One of Maumenee's staff, Milton Flocks (working with a visiting fellow from China, Peter Chao, and a doctor filling time before the starting date of his ophthalmology residency, John Miller) took the next step, in using the dye to study circulation time in the cat. Initially, in 1958, they watched the passage of trypan blue with an ophthalmoscope and a stopwatch, measuring a transit time of roughly 2 seconds.13 They noted that more innocuous dyes such as fluorescein might allow for the clinical application of the technique. In the next report in 1959,14 they attached a motion picture camera to a Zeiss fundus camera in which the carbon arc light was passed through a cobalt blue filter. They injected fluorescein intravenously into cats and succeeded in getting images (although the lighting was tricky) that confirmed a circulation time near 2 seconds. However, they failed in 2 attempts to do the procedure on humans because of “insufficient light.” Miller recalled that they did get some successful human images, including one that appeared to show extensive dye leakage in age-related macular degeneration. But they could not get serial images that would measure circulation time, which was their goal. Had they succeeded, or continued the work, the birth of clinical angiography might have been at Stanford. Maumenee, and later Flocks, had clearly recognized the potential clinical value of fluorescein, but Flocks struggled with the technical problems of cinematography in an era of slower films. He did not attempt still photography, which probably seemed a poor solution for following the rapid process of blood flow. He used a blue filter for the flash and put a UV filter (Wratten 2B) in the camera path. But the UV filter did not block visible blue light, and he apparently did not look for barrier filters that would enhance the separation between flash and fluorescence in the retina.
At the same time, Swan and Bailey in the Department of Ophthalmology at the University of Oregon were developing a system for fundus cinematography.15,16 They modified the optics from a fundus camera to use through a dissecting microscope and took color motion pictures of the fundus. The device was practical for clinical use but was not a simple modification of commercially available equipment. And they did not use dyes to follow the circulation. It is not clear whether the light would have been sufficient after interposing a blue filter. Nor do we know whether Flocks and Chao were aware of this work, which was not published until 1959.
Thus, the groundwork for fluorescein angiography was laid (ie, the recognition that fluorescein could be imaged entering and leaving vessels through a fundus camera, and that fundus cinematography was possible). What was needed to make a clinical test? A practical test would need equipment that was readily available, a means of recording the data in a manner that would allow clinical display and storage and, of course, a demonstration of the value in practice. As obvious as these steps may seem to us half a century later, they were not so obvious at the time when the technology was new and clinical applications were hypothetical. One may guess that these laboratories might have hit on a workable combination of techniques eventually; serendipitously, however, the right conditions appeared first in Indiana and outside the field of ophthalmology.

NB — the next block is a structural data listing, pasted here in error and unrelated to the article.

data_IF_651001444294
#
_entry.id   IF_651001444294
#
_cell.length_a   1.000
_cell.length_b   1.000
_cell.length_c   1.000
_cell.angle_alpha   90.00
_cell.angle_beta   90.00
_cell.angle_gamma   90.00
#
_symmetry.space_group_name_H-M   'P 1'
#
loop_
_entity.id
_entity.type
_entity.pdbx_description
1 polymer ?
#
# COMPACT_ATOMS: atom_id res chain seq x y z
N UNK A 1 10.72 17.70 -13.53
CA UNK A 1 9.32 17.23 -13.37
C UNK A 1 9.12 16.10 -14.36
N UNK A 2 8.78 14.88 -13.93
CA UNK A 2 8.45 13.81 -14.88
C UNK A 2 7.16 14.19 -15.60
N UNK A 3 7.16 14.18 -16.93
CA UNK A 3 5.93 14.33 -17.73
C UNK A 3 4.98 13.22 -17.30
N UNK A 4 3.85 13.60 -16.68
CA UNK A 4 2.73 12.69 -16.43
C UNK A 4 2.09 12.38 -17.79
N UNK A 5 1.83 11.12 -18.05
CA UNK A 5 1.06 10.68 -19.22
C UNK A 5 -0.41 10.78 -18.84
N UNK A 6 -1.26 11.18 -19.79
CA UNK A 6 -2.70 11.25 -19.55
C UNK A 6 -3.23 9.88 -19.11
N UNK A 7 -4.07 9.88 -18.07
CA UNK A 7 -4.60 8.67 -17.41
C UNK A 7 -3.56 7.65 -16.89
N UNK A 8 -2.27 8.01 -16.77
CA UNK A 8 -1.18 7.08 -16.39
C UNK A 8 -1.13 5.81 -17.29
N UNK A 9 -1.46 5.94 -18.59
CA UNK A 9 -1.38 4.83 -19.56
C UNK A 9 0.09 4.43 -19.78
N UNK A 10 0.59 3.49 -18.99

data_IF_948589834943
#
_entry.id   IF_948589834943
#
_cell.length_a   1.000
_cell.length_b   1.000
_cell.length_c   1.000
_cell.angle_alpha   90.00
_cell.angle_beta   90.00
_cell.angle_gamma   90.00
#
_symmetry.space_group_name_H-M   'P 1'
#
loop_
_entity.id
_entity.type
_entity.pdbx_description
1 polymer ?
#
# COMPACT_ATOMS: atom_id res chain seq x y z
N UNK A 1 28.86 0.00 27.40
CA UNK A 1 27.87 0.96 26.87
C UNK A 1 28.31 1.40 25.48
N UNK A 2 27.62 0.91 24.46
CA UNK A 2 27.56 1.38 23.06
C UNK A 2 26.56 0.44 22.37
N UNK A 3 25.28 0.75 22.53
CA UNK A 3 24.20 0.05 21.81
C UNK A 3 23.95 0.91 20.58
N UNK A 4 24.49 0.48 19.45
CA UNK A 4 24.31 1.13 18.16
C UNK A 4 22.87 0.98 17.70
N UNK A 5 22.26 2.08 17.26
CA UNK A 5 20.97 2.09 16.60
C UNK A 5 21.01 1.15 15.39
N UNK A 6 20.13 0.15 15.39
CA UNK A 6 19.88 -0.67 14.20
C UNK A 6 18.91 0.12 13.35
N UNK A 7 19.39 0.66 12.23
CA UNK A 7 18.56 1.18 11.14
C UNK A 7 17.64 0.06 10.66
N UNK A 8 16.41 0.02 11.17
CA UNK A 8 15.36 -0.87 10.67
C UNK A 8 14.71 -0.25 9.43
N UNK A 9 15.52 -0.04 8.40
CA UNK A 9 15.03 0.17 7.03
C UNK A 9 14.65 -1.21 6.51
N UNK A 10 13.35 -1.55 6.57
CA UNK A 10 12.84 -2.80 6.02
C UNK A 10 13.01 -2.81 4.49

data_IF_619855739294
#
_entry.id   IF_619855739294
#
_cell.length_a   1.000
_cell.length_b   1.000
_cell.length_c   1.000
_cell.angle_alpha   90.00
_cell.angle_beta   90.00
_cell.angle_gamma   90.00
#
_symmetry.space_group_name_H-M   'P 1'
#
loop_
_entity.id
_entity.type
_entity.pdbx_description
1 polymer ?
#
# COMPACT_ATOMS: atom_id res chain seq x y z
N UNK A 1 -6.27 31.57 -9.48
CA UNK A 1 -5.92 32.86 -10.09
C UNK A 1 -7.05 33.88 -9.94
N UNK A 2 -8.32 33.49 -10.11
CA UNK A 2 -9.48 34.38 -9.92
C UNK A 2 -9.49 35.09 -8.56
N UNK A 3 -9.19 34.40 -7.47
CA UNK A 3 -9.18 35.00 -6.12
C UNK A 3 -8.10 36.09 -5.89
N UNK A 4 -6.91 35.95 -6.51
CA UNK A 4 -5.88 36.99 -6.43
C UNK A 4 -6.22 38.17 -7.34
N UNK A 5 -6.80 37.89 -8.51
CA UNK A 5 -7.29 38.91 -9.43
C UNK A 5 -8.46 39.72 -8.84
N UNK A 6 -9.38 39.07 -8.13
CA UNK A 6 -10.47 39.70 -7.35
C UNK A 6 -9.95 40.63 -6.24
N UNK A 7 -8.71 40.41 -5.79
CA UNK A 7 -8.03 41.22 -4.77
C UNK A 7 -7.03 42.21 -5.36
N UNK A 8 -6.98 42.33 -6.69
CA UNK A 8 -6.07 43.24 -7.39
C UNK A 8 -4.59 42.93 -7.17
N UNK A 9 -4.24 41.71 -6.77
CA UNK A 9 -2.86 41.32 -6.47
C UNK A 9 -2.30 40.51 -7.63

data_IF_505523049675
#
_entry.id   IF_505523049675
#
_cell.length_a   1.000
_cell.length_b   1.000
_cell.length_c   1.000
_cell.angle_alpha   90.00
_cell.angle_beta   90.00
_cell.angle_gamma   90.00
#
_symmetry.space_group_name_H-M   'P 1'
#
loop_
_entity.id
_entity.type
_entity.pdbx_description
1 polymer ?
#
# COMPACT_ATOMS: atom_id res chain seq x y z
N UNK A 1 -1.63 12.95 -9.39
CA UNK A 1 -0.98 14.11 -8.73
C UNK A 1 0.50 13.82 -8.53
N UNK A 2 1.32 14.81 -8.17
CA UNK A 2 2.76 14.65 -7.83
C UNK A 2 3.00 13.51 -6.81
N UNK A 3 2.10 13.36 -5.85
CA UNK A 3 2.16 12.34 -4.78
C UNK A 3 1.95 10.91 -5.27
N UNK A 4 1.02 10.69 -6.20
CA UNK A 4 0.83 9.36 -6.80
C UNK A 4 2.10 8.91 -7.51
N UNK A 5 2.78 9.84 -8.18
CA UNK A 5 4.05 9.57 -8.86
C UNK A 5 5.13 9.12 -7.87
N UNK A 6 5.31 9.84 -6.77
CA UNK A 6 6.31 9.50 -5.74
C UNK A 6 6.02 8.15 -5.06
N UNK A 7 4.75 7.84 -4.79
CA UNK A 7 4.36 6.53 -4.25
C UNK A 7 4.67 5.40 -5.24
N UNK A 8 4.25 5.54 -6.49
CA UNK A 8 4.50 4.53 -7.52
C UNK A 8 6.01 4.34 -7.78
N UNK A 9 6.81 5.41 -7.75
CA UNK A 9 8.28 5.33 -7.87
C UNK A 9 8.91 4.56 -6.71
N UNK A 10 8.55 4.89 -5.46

Harold Novotny was a junior medical student at Indiana University who had trained in college at Purdue to be a pharmacist and practiced briefly before entering the military. His knowledge of drugs and chemistry would later prove useful. Novotny decided to switch to medicine after his military service, and he met Professor John Hickam, the chair of medicine and an eminent pulmonologist, in his medical school classes on physical diagnosis. Hickam became a father figure to Novotny. Novotny needed money to get through school, and although he already had 2 jobs, he asked Hickam about working in the laboratory as a third job. Hickam said “no,” but Novotny was persistent and was finally hired in his junior year to help with experiments on oxygen saturation of the blood. This topic was not of special interest to him, and he basically hired to do “scut work.” But once he started the project, it tweaked his imagination.
Hickam had acquired a new Zeiss fundus camera because he recognized that retinal circulation could be a means of visualizing the vasculature for his oxygenation saturation studies.17 Novotny had a set of responsibilities in the laboratory that included learning how to use the new camera. He told Howard Schatz many years ago, “I had learned a great deal about the camera and equipment and so I started to think about passing some kind of dye through the system to examine the retina in order to determine saturation levels . . . I was trying to decide how I was going to measure its concentration. I thought that if I could look at something in a highly specific way by observing fluorescence from it, it might be easier. I knew something about fluorescein and as I became involved in this project, I learned a great deal about it.”3